Culture complexes have risen as popular city destinations for young Seoulites. Buildings housing exhibition halls, cafes, restaurants and design shops bill themselves as culture complexes.
According to last year’s “Where to Live,” a book by Yoo Hyun-joon, an architect and professor, the younger generation has been exhibiting their identities on social media by sharing the kind of clothes that they wear and the kind of food that they eat. Now, it is about the space -- the kind of spaces where you spend your time.
To satisfy such desires, culture complexes compete to house the trendiest tenants. What also matters is how well such culture complexes go with the neighborhoods they inhabit.
The Wooran Foundation building in Seongsu-dong, eastern Seoul, is a case in point. The neighborhood is often referred to as the Brooklyn of Seoul, as young artists and hipsters have flocked to the old abandoned factories in the area.
|Wooran Foundation building in Seongsu-dong, Seoul (Wooran Foundation)|
The new 12-story building stands out in the generally low-rise neighborhood. But the architectural design shares the Brooklyn mood with layers of gray concrete and an industrial mood.
Cafe Dorrell, a Jeju Island import, on the first floor is one of the trendiest coffee franchises of 2018. The interior is decorated with skateboards, matching the young and hip atmosphere of the area.
The culture complex has five halls for exhibitions and performances, ready to host all genres of artistic activities.
Founded in 2014, the Wooran Foundation, is a cultural foundation that aims to create sustainable arts and culture ecosystem. President Chey Ki-Won is the younger sister of SK Group Chairman Chey Tae-Won.
Some culture complexes serve as showrooms for companies. For example, Simmons Terrace showcases Simmons mattresses while the Monami Concept Store displays the brand’s stationery products.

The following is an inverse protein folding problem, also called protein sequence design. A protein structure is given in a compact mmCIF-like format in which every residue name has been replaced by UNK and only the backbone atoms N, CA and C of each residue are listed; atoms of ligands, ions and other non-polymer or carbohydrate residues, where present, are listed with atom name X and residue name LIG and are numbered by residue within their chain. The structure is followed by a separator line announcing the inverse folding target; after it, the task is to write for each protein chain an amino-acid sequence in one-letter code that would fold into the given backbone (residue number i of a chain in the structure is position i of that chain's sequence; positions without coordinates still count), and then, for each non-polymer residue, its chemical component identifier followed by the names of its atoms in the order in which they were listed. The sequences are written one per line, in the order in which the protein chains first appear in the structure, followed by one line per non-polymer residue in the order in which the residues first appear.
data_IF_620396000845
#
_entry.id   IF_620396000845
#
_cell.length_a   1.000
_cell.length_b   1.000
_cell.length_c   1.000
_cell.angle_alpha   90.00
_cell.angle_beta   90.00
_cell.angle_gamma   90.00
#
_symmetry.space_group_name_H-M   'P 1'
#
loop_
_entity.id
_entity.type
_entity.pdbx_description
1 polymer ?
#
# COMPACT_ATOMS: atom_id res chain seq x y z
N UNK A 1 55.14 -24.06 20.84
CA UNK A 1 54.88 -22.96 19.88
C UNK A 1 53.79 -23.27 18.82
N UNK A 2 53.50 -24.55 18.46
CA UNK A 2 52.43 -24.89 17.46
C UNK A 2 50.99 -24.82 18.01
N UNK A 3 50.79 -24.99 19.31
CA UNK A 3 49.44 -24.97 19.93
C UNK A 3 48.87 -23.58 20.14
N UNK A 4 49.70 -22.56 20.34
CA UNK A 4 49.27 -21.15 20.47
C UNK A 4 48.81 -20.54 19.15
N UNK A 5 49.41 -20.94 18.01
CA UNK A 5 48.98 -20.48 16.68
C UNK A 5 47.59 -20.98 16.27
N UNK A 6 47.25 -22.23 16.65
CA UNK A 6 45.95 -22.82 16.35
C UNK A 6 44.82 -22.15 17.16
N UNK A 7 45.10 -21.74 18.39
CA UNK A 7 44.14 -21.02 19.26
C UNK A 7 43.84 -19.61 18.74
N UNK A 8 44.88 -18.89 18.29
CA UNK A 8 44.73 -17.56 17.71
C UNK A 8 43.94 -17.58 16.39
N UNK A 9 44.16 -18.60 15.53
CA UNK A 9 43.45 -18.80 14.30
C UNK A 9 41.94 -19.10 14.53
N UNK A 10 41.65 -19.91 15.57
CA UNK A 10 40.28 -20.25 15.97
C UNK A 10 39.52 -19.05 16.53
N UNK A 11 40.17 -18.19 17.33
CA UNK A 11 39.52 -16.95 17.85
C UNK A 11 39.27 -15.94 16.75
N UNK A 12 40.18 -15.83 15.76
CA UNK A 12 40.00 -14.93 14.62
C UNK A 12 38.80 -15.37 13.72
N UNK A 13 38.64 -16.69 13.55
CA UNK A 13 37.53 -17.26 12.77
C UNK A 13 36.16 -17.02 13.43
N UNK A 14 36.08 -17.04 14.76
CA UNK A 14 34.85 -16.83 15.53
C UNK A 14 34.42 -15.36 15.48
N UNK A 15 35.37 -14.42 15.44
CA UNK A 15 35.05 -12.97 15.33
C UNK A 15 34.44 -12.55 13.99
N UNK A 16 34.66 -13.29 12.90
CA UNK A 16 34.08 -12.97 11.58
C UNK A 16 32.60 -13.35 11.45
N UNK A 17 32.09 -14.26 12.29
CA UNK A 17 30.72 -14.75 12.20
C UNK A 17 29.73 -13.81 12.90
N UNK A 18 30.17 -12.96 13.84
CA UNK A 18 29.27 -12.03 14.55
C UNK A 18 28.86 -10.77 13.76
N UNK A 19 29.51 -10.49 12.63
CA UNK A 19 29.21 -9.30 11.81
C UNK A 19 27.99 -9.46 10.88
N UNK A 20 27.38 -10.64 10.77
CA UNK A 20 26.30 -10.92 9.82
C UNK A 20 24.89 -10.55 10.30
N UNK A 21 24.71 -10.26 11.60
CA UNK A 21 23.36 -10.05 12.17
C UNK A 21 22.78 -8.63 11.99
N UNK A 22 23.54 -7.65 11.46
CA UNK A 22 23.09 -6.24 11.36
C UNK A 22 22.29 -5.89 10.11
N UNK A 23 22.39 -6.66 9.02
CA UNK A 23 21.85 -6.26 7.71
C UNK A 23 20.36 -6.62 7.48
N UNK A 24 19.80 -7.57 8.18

Flask Namsan in central Seoul is operated by Market m, a lifestyle design select shop. Located near Myeongdong, the first floor space features design products from interior decorations to furniture. Upstairs, visitors can relax with a cup of Moonshine Coffee from Australia.
|Flask Namsan in Myeongdong, Seoul (Market m)|
The cafe lounge on the third floor is a culture space for lectures, seminars and mentoring sessions. The yet-to-open upper part of the building, from the fourth to sixth floor rooftop, will house more showrooms and restaurants.
“In Korea, we usually meet people at cafes and restaurants. While meeting friends, we can visit these shops and share our lifestyles. I get to know more about what others like and what I like, too,” Kim Ji-hye, an office worker her mid-20s in Seoul, said.
“On the other hand, I sometimes wonder why these places call themselves culture complexes, when they are just spaces for businesses,” Kim said. “I feel like they should have something more than just sales.”
Originally a pharmaceutical company building from the 1970s, Piknic, a culture complex in Hoehyeon-dong, central Seoul, houses Kafe Piknic, a cafe by day and tapas bar by night. Michelin-starred french restaurant Zero Complex is on the third floor.
|Piknic in Hoehyeon-dong, Seoul (Glint)|
However, what has made Piknic a popularly recognized name is the exhibition space. Designer brand SJYP held a runway show here during the last Seoul Fashion Week. The space also hosted “Ryuichi Sakamoto: Life Life,” a media art exhibition of the life of the Japanese composer and musician.
The culture space is currently holding “Jasper Morrison: Thingness,” an exhibition of work by the famed British industrial designer. After enjoying the exhibition, visitors can dine at the Kafe Piknic, sitting on a chair designed by Morrison.
By Im Eun-byel (firstname.lastname@example.org)